The Top End Women’s Legal Service (TEWLS) is a community legal centre focused on the advancement of women’s rights.
Established in 1996 following the Australian Law Reform Commission’s Inquiry into Equality before the Law, TEWLS is a not for profit specialist women’s legal service providing free legal services for women in the Top End of the Northern Territory. Our purpose is to advocate to achieve justice for women, to promote women’s human rights, and to redress inequalities experienced by women.
TEWLS is funded by the Commonwealth Department’s of the Attorney General and Prime Minister and Cabinet, with additional contributions received from the Northern Territory Government and via pro bono partnerships. We provide high quality, responsive and culturally appropriate legal advice, casework and representation, community legal education, and advocacy in the areas of civil and family law to women living in the Greater Darwin region. TEWLS is able to provide free legal advice to all women, or persons identifying as women, regardless of their circumstances.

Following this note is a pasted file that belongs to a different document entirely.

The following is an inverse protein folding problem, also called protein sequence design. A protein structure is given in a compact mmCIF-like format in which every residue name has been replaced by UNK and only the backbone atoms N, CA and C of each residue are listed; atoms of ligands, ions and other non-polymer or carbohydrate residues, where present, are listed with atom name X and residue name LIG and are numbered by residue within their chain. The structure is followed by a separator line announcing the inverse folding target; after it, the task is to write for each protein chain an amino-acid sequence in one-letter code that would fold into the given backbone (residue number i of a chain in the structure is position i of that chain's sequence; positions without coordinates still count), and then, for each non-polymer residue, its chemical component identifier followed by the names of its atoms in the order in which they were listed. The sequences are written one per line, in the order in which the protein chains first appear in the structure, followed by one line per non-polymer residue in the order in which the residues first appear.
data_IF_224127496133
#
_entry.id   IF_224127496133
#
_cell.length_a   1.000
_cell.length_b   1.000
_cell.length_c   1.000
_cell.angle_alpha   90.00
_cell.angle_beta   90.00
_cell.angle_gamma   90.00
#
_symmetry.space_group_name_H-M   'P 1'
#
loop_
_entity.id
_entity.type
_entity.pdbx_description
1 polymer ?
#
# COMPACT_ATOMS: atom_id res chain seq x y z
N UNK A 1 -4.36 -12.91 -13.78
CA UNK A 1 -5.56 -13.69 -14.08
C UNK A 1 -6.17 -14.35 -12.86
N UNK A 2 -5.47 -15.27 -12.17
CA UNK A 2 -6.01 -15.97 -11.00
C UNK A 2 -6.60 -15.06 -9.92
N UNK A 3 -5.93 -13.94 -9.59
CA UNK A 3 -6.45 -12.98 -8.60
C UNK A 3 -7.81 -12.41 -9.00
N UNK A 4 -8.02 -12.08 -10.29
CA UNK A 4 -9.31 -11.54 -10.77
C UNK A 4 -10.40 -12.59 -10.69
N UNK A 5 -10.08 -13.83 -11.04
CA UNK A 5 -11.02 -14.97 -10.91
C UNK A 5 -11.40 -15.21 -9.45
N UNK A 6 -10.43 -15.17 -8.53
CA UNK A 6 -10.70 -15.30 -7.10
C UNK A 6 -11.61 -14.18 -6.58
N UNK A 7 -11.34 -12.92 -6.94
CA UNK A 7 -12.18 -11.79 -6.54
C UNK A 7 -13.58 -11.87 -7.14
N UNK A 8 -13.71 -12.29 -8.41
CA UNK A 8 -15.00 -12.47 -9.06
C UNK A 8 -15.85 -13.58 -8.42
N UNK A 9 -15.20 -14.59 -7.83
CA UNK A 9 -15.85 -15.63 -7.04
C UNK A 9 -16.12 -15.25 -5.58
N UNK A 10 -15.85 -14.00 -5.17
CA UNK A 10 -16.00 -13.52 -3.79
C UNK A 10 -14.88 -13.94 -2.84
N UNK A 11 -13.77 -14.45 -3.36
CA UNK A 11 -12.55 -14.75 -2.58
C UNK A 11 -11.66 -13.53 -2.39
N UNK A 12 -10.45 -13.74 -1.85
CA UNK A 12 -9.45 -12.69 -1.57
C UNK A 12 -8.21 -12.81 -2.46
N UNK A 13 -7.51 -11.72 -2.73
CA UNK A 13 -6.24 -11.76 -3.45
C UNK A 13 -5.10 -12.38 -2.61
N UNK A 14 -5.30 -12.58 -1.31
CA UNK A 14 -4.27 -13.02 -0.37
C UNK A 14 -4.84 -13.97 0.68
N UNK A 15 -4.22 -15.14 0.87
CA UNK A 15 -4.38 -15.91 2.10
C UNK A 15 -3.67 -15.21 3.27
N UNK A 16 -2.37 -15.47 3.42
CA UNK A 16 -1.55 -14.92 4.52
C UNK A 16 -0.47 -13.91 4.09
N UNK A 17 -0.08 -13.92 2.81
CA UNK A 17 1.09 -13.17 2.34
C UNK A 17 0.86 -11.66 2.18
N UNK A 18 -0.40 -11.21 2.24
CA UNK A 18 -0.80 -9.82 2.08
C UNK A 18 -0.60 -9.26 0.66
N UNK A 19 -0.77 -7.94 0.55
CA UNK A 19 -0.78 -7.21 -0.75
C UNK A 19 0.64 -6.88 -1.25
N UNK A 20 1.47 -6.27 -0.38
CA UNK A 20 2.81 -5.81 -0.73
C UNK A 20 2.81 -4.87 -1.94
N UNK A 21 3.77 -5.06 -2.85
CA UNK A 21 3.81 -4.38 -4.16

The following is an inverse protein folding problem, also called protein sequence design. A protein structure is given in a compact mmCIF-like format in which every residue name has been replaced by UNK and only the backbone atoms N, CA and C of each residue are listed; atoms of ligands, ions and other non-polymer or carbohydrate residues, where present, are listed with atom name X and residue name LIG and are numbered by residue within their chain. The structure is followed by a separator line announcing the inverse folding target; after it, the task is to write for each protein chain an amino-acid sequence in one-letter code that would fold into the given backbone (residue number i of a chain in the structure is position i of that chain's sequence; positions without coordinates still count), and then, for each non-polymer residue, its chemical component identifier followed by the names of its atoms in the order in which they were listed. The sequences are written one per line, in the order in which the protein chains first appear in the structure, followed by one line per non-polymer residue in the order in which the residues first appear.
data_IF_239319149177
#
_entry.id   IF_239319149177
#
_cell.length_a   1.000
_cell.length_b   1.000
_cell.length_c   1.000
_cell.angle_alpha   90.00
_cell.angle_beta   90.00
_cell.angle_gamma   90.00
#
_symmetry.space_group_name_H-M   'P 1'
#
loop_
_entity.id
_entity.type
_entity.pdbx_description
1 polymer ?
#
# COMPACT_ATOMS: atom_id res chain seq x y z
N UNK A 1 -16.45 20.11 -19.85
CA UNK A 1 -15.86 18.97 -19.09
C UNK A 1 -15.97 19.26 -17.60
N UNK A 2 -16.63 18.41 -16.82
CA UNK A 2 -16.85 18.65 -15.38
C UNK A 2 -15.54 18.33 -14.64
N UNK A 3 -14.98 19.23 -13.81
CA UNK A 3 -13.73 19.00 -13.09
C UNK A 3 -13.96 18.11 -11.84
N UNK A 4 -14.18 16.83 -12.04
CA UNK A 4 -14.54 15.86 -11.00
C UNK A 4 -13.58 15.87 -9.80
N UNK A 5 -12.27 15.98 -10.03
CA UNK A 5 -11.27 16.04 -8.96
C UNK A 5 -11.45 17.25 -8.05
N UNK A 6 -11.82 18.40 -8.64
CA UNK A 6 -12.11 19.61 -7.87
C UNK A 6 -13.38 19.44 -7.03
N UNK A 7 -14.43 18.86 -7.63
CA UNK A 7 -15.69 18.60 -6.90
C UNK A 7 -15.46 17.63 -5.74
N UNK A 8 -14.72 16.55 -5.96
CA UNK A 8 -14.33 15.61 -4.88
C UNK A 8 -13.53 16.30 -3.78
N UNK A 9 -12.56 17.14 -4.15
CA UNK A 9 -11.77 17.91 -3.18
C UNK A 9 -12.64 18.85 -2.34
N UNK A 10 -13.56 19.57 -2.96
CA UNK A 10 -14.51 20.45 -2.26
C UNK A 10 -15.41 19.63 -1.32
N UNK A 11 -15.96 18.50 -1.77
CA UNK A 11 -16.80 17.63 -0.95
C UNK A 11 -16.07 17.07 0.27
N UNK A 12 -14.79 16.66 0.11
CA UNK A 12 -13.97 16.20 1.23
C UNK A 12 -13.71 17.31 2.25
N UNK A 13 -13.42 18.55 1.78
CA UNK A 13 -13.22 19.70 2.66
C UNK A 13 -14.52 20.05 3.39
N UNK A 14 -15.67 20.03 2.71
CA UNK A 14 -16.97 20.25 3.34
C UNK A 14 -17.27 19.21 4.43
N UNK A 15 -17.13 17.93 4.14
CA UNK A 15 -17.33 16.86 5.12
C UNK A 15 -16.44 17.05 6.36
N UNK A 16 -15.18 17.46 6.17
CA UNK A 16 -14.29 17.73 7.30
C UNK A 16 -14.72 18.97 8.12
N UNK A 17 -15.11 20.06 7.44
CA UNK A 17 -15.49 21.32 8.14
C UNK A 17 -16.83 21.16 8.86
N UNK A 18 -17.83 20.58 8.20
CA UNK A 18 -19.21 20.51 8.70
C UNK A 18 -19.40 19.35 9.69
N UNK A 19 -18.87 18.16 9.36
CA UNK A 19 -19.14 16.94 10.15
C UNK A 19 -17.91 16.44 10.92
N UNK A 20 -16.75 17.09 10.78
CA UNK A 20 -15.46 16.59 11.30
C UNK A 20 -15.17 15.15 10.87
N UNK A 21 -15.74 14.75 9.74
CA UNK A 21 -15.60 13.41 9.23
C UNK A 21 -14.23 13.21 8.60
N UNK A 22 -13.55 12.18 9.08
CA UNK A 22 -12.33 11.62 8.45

TEWLS’ vision is a community in which women enjoy and are entitled to legal and social justice.
TEWLS provides a vital role for women in the Top End. At an individual level, the service responds to and facilitates women’s experiences and realities on a personal basis, with specialist holistic information, referral, advice, casework and community legal education services. At a systemic level, client’s collective experiences establish a salient foundation and platform for informed service advocacy and systemic improvement via law reform submissions.
About our Website Artwork
Yams and Berries – Muluymuluy Wirrpanda
Buku-Larrnggay Mulka Centre, Yirrkala NT
Muluymuluy holds extensive knowledge of native plants of North East Arnhem Land and her artwork embodies this knowledge.
There are four plant species represented in this print, all berries or yams and edible species. They are Buwakul (Dhuwa – native grape), Dilminyin (Yirritja – scaly ash), and Ganguri/Manmuna (Dhuwa – long yam).
Photo: Kristy Brown